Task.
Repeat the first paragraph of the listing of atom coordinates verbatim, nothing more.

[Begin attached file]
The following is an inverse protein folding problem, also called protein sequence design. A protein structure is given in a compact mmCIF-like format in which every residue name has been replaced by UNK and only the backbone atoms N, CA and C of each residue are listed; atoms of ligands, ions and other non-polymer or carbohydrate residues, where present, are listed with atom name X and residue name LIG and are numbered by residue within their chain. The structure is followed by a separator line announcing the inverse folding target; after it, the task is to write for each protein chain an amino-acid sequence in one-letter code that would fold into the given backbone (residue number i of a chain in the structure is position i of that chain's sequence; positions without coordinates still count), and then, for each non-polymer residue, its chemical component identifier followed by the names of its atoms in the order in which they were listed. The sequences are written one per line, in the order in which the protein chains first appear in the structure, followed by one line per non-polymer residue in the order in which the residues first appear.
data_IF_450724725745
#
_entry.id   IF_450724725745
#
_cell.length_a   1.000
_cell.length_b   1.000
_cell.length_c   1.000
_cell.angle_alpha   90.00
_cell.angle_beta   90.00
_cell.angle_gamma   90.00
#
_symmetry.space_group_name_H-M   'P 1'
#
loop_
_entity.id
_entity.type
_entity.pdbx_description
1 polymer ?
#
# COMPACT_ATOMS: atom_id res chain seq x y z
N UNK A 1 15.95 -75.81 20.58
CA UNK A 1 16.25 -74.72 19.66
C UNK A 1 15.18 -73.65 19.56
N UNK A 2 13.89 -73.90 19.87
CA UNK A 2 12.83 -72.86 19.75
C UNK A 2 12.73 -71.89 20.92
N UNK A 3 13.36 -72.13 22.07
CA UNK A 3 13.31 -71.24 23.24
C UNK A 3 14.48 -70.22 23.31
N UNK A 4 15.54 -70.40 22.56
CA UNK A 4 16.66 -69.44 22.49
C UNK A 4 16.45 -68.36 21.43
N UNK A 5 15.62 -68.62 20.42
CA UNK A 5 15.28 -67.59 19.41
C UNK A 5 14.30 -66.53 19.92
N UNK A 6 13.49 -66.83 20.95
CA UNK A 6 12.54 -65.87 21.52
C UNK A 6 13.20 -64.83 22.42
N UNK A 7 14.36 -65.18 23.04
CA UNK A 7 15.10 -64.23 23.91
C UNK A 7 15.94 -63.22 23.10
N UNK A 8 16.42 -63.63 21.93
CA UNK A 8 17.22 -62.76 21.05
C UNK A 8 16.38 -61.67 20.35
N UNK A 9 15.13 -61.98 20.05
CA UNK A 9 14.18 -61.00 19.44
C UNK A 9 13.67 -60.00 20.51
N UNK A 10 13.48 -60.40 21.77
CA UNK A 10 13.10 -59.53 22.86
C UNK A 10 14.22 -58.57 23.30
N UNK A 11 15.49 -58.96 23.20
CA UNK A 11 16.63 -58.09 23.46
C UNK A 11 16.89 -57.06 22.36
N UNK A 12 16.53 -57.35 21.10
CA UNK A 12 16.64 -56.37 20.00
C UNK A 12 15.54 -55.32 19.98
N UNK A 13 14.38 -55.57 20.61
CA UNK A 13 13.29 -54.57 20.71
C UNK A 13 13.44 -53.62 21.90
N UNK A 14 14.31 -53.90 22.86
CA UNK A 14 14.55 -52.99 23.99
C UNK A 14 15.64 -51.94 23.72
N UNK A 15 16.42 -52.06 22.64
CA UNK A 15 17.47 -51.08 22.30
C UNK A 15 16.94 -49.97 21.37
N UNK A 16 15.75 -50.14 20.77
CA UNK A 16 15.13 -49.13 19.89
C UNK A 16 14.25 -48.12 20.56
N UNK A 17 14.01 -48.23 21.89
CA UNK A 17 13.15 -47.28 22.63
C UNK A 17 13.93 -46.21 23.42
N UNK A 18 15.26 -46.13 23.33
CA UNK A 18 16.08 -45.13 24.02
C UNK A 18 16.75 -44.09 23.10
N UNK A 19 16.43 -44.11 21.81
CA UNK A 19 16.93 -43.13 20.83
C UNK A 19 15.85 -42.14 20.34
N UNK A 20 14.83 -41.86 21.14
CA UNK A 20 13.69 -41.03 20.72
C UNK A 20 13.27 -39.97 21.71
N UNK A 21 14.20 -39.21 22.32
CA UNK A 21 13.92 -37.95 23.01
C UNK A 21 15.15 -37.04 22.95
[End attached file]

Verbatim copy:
The following is an inverse protein folding problem, also called protein sequence design. A protein structure is given in a compact mmCIF-like format in which every residue name has been replaced by UNK and only the backbone atoms N, CA and C of each residue are listed; atoms of ligands, ions and other non-polymer or carbohydrate residues, where present, are listed with atom name X and residue name LIG and are numbered by residue within their chain. The structure is followed by a separator line announcing the inverse folding target; after it, the task is to write for each protein chain an amino-acid sequence in one-letter code that would fold into the given backbone (residue number i of a chain in the structure is position i of that chain's sequence; positions without coordinates still count), and then, for each non-polymer residue, its chemical component identifier followed by the names of its atoms in the order in which they were listed. The sequences are written one per line, in the order in which the protein chains first appear in the structure, followed by one line per non-polymer residue in the order in which the residues first appear.